33 F.3d 53 (4th Cir. 1994), 93-5537, U.S. v. Anjum
|Docket Nº:||93-5537, 93-5538.|
|Citation:||33 F.3d 53|
|Party Name:||UNITED STATES of America, Plaintiff-Appellee, v. Fayaz ANJUM, Defendant-Appellant. UNITED STATES of America, Plaintiff-Appellee, v. Noor AHMAD, Defendant-Appellant.|
|Case Date:||August 10, 1994|
|Court:||United States Courts of Appeals, Court of Appeals for the Fourth Circuit|
This opinion appears in the Federal reporter in a table titled "Table of Decisions Without Reported Opinions". (See FI CTA4 Rule 36 regarding use of unpublished opinions)
Argued: June 10, 1994.
Appeals from the United States District Court for the District of Maryland, at Baltimore. Herbert N. Maletz, Senior Judge, sitting by designation. (CR-92-96)
David Warren Lease, Gordon, Feinblatt, Rothman, Hoffberger & Hollander, Baltimore, Maryland, for Appellant Anjum;
Isaac Joe, Jr., Baltimore, Maryland, for Appellant Ahmad.
Katherine Jacobs Armentrout, Office of the United States Attorney, Baltimore, Maryland, for Appellee.
Lawrence S. Greenwald, Gordon, Feinblatt, Rothman, Hoffberger & Hollander, Baltimore, Maryland, for Appellant Anjum.
Lynne A. Battaglia, United States Attorney, Jan Paul Miller, Assistant United States Attorney, Baltimore, Maryland, for Appellee.
Before WILKINSON and NIEMEYER, Circuit Judges, and WILLIAMS, Senior United States District Judge for the Eastern District of Virginia, sitting by designation.
Appellants in this case challenge their convictions for conspiracy to import and distribute heroin in violation of 21 U.S.C. §§ 846 and 963. Appellants' primary contention is that the government failed to present sufficient evidence to support the jury's findings of guilt. Because the jury's verdicts were supported by substantial evidence, however, we reject appellants' claims and affirm their convictions.
During his incarceration in a federal prison facility, inmate Afsar Khan met fellow inmate Khalid Khan. Their conversations in prison led Afsar Khan to believe that Khalid Khan was involved in ongoing heroin importation. In July 1991, after his release from prison, Afsar Khan notified Special Agent Dennis Bass of the U.S. Customs Service of his suspicions. SA Bass instructed Afsar Khan to contact Khalid Khan, who by then had been released from jail and was residing in Peshawar, Pakistan. Although Khalid Khan initially denied any involvement in the drug business, he later telephoned Afsar Khan to discuss a proposed drug transaction.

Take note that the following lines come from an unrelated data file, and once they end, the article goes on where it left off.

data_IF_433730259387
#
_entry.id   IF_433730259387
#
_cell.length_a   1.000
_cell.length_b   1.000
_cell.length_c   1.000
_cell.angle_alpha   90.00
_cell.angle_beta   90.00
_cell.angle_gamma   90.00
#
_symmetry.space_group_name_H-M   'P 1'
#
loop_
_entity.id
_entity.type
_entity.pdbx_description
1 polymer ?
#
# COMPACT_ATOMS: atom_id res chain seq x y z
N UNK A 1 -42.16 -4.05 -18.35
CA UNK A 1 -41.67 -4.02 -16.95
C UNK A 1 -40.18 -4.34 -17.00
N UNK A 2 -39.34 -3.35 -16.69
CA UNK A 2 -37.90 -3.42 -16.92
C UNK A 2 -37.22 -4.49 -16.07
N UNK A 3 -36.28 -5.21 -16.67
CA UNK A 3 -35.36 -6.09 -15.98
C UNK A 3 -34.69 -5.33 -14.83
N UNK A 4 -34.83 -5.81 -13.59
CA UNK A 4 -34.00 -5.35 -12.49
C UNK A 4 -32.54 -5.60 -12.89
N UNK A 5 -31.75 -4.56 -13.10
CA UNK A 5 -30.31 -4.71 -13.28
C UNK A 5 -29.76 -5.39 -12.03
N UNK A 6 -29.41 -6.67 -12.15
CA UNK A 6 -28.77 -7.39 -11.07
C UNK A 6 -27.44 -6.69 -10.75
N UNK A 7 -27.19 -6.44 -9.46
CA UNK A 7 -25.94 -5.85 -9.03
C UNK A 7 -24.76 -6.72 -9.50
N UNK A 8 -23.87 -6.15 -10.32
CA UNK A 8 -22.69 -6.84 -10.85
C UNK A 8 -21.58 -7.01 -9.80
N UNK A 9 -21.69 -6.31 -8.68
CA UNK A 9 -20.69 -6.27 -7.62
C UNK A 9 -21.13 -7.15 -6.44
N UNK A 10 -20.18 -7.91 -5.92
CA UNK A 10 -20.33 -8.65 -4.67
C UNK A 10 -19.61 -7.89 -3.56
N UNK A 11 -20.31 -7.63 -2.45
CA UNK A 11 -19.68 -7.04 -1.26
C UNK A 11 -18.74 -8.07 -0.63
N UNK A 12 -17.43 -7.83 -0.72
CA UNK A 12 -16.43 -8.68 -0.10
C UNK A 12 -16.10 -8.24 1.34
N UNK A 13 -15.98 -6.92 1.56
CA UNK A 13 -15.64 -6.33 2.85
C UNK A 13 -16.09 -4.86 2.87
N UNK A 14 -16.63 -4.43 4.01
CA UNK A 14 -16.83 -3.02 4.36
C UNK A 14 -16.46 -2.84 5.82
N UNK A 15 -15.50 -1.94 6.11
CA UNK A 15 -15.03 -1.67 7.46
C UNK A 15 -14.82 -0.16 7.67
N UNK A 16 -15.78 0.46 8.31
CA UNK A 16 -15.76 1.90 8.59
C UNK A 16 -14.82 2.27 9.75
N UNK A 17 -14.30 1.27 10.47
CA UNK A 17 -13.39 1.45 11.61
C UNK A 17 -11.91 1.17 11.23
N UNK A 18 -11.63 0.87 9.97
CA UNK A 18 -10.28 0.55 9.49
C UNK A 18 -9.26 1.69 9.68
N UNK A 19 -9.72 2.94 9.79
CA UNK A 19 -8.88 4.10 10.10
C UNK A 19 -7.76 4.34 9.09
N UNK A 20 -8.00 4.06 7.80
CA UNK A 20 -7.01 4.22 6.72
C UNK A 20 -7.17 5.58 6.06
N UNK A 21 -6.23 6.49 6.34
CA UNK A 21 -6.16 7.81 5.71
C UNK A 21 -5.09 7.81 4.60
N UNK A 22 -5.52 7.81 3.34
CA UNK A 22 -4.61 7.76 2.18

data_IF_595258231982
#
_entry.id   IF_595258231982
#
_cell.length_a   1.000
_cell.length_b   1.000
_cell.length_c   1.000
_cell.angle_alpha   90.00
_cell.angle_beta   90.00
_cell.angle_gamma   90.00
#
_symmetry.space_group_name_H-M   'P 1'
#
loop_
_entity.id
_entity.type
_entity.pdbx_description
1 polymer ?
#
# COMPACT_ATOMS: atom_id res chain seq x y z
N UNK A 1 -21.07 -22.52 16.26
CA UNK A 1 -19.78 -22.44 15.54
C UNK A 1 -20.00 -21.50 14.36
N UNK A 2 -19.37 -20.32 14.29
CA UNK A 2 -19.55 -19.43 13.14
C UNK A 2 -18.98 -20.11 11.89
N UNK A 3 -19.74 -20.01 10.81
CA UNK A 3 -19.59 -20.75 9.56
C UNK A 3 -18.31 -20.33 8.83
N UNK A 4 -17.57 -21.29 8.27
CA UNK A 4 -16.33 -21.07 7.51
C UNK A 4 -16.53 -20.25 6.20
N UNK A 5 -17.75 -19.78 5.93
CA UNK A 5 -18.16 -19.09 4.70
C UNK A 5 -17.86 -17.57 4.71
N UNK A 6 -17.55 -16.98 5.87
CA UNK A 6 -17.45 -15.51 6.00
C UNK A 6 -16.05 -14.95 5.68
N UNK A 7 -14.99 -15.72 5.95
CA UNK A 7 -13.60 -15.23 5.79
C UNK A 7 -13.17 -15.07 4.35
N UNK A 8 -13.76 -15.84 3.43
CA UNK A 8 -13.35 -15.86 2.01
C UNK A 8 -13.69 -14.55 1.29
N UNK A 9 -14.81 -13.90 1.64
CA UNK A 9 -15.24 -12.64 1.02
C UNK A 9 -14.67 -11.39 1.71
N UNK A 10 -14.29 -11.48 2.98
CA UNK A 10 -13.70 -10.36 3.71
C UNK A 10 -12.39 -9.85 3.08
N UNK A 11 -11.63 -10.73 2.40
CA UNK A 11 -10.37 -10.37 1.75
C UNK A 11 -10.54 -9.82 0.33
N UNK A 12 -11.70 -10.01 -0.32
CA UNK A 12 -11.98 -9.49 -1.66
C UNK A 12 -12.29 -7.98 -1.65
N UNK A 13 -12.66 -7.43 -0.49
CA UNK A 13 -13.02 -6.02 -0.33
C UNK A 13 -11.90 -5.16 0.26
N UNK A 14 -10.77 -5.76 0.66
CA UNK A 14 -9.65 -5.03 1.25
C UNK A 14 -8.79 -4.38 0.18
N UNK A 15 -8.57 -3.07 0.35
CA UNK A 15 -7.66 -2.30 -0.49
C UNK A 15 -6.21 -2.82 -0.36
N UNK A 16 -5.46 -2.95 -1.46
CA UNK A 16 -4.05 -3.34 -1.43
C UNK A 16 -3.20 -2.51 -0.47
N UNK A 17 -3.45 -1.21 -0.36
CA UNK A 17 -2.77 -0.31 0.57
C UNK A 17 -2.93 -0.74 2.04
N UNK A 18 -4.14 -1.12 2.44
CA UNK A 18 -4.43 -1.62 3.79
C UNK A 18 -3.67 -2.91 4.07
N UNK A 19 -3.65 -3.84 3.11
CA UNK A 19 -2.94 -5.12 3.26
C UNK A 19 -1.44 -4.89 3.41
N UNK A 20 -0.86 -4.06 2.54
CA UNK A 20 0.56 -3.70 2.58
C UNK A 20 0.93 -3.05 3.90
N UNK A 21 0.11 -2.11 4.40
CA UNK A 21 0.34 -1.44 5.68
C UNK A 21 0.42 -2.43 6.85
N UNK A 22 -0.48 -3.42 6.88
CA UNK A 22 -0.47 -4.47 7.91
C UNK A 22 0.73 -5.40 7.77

On August 22, 1991, Khalid Khan informed Afsar Khan that approximately 1.235 kilograms of heroin had been imported into the United States, and that the first kilogram of this amount would sell for $100,000. Khalid Khan instructed Afsar Khan to contact Khalid Khan's courier and to pay him $15,000 upon receiving the heroin. Afsar Khan was to pay the remaining $85,000 to Khawaja Arshad in New York, to whom he was to identify himself as "Mr. Durrani's man; care of Tariq Saraf Peshawar." On August 26, 1991, Afsar Khan and SA Bass, acting in an undercover capacity, met with two couriers in Baltimore. The couriers delivered more than a kilogram of heroin, 1 and informed SA Bass that they had personally imported it from Pakistan. SA Bass then delivered the $15,000 to the couriers.
Following that meeting, Afsar Khan and SA Bass contacted Khawaja Arshad to arrange for payment of the remaining $85,000. Arshad, however, refused to come to Baltimore to pick up the money. On September 4, 1991, Afsar Khan received a telephone message from appellant Fayaz Anjum, who subsequently stated that he was in Los Angeles and would travel to Baltimore to pick up the $85,000 for Khalid Khan. Anjum requested that payment be made in "big bills." Afsar Khan later telephoned Anjum and stated that he would await Khalid Khan's instructions. Afsar Khan also stated that the money was "drug money." When Afsar Khan called Khalid Khan in Pakistan, Khalid Khan instructed him to pay the money to Anjum. Khalid Khan assured Afsar Khan that individuals working with him in Pakistan knew Anjum.
On September 5, 1991, Anjum travelled to Baltimore and met with Afsar Khan. Afsar Khan delivered the $85,000 to Anjum, who counted the money and complained that it was not in large bills. Anjum wrote out and signed a receipt for Afsar Khan. As part of a pre-arranged ruse, however, a Baltimore police officer drove up to the scene and asked for permission to search the car. Afsar Khan granted the permission, the money was discovered, and both men denied any knowledge of the money. Police confiscated the $85,000 after dogs detected the presence of drugs on the bills, but neither man was arrested. After the police left, Afsar Khan returned the receipt to Anjum.
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